My account of Greif’s definition may seem a bit abstract, but Greif makes it come alive by using it to explore a number of illuminating examples drawn from the history of the Commercial Revolution in the Middle Ages. The examples (the Maghribi traders, medieval merchant guilds, the rise and fall of Genoa, the medieval origins of impersonal exchange, and its ties to the common practice of holding whole communities responsible for individual debts) not only yield a much deeper understanding of how institutions operate but they also shed light on fundamental questions of economic history– in particular, why the West and the Muslim World diverged in the late Middle Ages. To make sense of these examples, Greif uses two tools — game theory and careful historical analysis. Neither tool, he argues persuasively, is sufficient by itself, and those who would try to probe institutions with game theory alone are therefore making a terrible mistake. To understand institutions — and in particular, to grasp how they change — requires a historian’s painstaking attention to the context, and for that reason alone economic historians ought to rejoice in his book, for it amounts to a powerful defense of economic history within the discipline of economics.

That is not the only reason Greif’s book should appeal to economic historians, for he also manages to explain why institutions have such long lasting effects and when it is they themselves will change. And he does all this while drawing upon fields ranging from sociology to political science, which should win the book readers throughout all of the social sciences.

Will they all agree with everything Greif says? Perhaps not, but they will have to take him seriously, because his book represents the cutting edge when it comes to the study of institutions. Some readers may perhaps want more quantitative evidence, but they will have to admit that Greif’s analytic histories are quite persuasive, and they will have to acknowledge too that appropriate econometric testing of the sort of game theoretical models Greif uses is still in its infancy. Other readers may worry that the historical evidence is perhaps consistent with different game theoretical equilibria and thus with different treatments of Greif’s examples. They can certainly make their case, but in the end their accounts are likely to end up complementing Greif’s analysis, rather than being a substitute for it.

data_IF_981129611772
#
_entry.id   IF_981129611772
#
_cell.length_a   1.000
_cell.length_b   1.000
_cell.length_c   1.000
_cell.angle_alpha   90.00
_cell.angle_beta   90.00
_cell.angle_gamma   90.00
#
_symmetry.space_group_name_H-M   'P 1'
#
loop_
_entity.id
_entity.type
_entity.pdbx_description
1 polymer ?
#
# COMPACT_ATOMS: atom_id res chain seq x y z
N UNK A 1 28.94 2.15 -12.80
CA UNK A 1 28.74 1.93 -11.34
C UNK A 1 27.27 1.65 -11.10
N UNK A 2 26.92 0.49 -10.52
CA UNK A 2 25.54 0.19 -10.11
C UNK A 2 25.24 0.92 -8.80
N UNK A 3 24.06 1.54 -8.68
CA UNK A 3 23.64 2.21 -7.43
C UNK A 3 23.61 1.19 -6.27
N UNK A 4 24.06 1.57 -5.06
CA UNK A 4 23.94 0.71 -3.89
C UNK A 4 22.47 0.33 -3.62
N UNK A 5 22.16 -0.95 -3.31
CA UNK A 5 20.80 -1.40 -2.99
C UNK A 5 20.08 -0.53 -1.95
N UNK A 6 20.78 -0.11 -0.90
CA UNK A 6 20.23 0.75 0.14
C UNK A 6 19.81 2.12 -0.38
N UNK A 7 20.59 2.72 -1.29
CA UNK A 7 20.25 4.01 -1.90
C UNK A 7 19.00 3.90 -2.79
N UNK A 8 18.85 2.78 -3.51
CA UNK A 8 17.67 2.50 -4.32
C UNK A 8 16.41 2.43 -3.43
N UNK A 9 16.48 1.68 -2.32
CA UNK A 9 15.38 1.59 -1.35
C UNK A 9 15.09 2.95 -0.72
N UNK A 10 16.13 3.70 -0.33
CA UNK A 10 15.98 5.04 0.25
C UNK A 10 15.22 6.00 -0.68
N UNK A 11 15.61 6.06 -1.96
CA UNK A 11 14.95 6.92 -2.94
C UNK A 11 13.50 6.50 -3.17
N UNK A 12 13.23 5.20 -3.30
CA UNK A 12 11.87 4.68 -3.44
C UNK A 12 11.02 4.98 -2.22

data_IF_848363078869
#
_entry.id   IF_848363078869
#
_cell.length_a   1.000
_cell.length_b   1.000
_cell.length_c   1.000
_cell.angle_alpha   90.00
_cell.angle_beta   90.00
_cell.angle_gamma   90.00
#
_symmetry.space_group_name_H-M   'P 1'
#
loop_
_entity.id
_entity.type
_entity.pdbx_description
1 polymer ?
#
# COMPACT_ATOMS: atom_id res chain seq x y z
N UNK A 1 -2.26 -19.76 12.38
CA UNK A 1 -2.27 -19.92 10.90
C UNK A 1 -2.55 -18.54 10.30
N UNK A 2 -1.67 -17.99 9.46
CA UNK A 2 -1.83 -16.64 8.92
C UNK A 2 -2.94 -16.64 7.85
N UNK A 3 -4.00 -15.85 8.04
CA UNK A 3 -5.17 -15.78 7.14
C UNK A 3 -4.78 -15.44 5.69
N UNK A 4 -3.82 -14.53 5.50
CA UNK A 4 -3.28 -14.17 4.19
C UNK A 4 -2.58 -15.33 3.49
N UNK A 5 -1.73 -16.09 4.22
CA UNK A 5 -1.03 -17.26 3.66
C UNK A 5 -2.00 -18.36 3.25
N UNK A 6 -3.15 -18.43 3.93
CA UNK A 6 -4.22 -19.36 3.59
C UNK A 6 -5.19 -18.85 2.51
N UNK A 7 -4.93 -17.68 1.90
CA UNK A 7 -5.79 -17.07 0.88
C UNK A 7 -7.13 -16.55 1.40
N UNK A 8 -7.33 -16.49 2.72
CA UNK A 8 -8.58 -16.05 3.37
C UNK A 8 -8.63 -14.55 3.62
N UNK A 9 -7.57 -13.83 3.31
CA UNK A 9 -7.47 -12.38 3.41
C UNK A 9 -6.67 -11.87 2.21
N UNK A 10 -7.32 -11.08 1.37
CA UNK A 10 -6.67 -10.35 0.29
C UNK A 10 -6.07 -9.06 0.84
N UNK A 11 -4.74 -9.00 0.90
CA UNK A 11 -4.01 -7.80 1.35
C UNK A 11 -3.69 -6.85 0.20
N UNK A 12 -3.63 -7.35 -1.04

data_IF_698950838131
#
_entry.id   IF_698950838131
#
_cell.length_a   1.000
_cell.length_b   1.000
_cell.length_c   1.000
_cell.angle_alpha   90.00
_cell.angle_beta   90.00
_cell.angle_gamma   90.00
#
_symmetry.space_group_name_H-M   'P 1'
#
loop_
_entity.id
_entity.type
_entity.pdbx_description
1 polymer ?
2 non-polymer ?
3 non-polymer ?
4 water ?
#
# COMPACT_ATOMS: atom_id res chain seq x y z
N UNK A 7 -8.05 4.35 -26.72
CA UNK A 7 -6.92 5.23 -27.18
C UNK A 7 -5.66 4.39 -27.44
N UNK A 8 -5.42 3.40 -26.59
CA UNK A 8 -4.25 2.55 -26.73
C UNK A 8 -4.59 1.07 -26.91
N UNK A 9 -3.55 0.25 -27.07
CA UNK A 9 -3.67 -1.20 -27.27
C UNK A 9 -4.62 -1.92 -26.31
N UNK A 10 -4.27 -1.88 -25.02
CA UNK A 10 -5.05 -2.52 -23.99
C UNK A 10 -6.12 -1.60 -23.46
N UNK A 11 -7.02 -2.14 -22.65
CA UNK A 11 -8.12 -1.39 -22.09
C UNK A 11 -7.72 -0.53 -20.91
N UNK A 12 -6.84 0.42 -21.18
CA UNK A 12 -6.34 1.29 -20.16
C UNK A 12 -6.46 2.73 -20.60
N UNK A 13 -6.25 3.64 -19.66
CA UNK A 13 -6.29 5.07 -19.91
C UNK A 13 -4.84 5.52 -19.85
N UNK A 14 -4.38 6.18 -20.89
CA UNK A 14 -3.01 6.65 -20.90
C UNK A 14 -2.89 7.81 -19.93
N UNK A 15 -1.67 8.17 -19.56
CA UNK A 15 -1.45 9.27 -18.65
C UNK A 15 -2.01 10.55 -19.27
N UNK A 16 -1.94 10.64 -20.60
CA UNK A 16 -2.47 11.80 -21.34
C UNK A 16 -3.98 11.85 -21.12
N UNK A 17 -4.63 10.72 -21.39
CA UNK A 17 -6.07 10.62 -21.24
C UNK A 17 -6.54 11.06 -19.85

And that is perhaps another virtue of this path breaking book: by creating new tools for studying institutions, it is likely to inspire research for years to come. By all rights it deserves to do so, in economics, in sociology, in political science, in law, and (to the extent that historians in history departments pay attention to the social sciences) in history too. Economic historians obviously have special reason to prize the book, since it takes up some of the biggest issues in the field and makes a vigorous case for economic history within the larger discipline of economics. But other social scientists will highly value it too, and it will be no surprise if it ends up becoming — and rightfully so — a classic.

Reference: 1. Edward Baumann, Polish Robbin’ Hoods: Inside Story of the Panczko Brothers – The World’s Busiest Burglars. Los Angeles: Bonus Books, 1992.

Philip T. Hoffman, who is Richard and Barbara Rosenberg Professor of History and Social Science at the California Institute of Technology, has recently finished Surviving Large Losses (forthcoming, Harvard University Press), a study of financial crises, coauthored with Gilles Postel-Vinay and Jean-Laurent Rosenthal.